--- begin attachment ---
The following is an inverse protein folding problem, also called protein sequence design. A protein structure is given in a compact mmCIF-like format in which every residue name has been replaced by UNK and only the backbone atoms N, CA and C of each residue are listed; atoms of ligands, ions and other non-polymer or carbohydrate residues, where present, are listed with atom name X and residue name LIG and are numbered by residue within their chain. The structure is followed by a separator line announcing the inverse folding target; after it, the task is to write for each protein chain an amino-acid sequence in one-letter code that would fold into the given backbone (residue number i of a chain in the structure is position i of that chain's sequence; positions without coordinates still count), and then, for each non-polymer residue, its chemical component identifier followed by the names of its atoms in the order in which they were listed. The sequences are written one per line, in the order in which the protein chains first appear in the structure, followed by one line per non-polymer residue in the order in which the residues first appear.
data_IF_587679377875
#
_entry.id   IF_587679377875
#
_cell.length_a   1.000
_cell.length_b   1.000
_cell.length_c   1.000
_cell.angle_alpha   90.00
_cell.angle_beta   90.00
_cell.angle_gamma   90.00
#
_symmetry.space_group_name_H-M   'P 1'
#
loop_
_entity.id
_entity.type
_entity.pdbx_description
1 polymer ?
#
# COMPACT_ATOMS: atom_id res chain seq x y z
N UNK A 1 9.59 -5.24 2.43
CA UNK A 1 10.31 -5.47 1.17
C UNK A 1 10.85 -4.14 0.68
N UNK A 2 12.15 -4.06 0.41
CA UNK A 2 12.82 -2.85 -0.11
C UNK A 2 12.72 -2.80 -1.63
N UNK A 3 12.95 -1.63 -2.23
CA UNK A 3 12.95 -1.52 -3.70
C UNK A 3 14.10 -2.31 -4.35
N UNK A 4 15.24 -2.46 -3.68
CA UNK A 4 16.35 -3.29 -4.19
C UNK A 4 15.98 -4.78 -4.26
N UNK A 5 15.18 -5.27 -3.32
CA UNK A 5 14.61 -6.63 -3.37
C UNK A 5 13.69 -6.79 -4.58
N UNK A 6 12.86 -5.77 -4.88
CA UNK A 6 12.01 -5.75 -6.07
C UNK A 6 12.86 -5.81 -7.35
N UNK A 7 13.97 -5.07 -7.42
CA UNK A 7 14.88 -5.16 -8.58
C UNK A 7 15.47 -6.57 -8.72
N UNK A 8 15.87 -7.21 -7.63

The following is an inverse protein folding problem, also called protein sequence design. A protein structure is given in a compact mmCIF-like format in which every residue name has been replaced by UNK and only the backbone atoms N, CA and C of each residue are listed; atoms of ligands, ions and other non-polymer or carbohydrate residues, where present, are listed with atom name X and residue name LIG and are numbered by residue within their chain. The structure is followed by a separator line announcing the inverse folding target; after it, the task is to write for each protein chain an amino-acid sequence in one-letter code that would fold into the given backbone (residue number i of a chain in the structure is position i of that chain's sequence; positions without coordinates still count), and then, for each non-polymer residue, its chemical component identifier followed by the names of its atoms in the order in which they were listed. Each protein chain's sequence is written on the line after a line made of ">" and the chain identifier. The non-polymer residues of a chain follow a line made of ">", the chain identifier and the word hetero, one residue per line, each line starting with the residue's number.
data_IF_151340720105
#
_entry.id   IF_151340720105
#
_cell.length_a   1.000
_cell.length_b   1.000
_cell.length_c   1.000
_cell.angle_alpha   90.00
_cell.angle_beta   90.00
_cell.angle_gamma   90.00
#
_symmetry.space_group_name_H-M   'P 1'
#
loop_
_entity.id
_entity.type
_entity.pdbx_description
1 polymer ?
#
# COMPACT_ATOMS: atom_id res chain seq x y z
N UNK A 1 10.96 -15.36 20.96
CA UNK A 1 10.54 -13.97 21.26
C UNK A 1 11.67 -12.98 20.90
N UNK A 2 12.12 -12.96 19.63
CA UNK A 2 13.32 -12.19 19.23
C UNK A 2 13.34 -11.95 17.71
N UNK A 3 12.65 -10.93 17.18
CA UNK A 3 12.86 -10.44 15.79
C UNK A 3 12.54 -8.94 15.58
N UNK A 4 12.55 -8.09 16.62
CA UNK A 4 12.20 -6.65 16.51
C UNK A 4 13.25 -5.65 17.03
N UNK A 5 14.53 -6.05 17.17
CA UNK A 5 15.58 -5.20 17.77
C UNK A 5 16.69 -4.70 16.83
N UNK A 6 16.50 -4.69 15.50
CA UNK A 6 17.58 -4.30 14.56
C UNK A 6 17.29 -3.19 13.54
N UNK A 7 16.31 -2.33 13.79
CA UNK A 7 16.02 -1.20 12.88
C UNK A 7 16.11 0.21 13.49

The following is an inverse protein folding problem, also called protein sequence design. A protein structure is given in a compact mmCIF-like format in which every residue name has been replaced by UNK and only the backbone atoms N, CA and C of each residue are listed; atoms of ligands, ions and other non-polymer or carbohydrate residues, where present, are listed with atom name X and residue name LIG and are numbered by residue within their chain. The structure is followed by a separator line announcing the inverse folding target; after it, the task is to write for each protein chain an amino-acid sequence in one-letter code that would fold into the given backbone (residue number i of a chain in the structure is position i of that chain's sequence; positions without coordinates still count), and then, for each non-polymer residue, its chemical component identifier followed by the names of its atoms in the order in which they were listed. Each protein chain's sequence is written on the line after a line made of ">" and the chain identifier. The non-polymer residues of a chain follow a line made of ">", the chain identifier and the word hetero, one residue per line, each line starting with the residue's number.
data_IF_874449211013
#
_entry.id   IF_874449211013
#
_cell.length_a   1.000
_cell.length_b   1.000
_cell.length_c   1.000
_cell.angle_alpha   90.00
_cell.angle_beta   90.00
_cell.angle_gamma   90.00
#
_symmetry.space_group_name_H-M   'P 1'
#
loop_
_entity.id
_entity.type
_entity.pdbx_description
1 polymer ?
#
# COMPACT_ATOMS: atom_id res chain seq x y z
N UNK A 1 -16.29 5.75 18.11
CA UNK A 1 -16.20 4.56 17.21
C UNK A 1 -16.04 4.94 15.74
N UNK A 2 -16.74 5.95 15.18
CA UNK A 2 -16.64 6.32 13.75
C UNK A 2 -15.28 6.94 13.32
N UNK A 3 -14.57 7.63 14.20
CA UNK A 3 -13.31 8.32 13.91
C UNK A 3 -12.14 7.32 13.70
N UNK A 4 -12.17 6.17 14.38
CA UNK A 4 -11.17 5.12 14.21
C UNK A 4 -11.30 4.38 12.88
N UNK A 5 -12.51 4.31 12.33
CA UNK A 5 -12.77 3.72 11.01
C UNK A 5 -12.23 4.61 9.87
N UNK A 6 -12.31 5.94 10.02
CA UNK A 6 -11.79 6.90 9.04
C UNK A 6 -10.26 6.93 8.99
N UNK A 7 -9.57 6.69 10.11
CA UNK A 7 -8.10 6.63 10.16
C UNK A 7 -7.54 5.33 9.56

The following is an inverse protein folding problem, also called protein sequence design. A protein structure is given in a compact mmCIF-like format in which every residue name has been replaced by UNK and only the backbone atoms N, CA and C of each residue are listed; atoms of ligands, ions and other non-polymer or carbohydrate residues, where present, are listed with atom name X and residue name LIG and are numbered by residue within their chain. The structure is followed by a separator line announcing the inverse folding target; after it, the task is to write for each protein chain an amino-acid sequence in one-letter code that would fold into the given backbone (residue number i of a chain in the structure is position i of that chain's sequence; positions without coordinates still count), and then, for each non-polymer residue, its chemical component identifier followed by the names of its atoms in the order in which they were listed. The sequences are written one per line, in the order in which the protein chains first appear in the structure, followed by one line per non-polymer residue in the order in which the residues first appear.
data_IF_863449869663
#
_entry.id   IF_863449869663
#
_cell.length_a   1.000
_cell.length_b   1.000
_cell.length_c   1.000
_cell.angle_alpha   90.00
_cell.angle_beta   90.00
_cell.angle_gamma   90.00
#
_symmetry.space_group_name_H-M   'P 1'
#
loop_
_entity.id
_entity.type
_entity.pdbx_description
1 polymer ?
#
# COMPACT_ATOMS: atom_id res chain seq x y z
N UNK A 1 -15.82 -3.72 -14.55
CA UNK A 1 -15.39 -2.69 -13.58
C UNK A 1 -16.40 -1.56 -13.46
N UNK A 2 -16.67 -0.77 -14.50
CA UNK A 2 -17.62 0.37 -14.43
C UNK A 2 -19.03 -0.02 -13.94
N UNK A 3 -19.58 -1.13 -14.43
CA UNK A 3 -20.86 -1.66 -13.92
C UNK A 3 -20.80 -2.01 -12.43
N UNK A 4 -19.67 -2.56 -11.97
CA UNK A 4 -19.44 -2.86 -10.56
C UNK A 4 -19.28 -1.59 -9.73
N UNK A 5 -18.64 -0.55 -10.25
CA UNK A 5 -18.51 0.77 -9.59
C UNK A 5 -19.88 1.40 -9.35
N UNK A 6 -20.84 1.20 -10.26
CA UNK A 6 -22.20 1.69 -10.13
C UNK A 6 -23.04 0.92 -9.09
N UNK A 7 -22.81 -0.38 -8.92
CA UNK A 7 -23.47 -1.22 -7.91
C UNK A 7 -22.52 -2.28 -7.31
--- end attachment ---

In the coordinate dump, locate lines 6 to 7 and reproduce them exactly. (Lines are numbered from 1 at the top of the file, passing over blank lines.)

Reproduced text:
_cell.length_a   1.000
_cell.length_b   1.000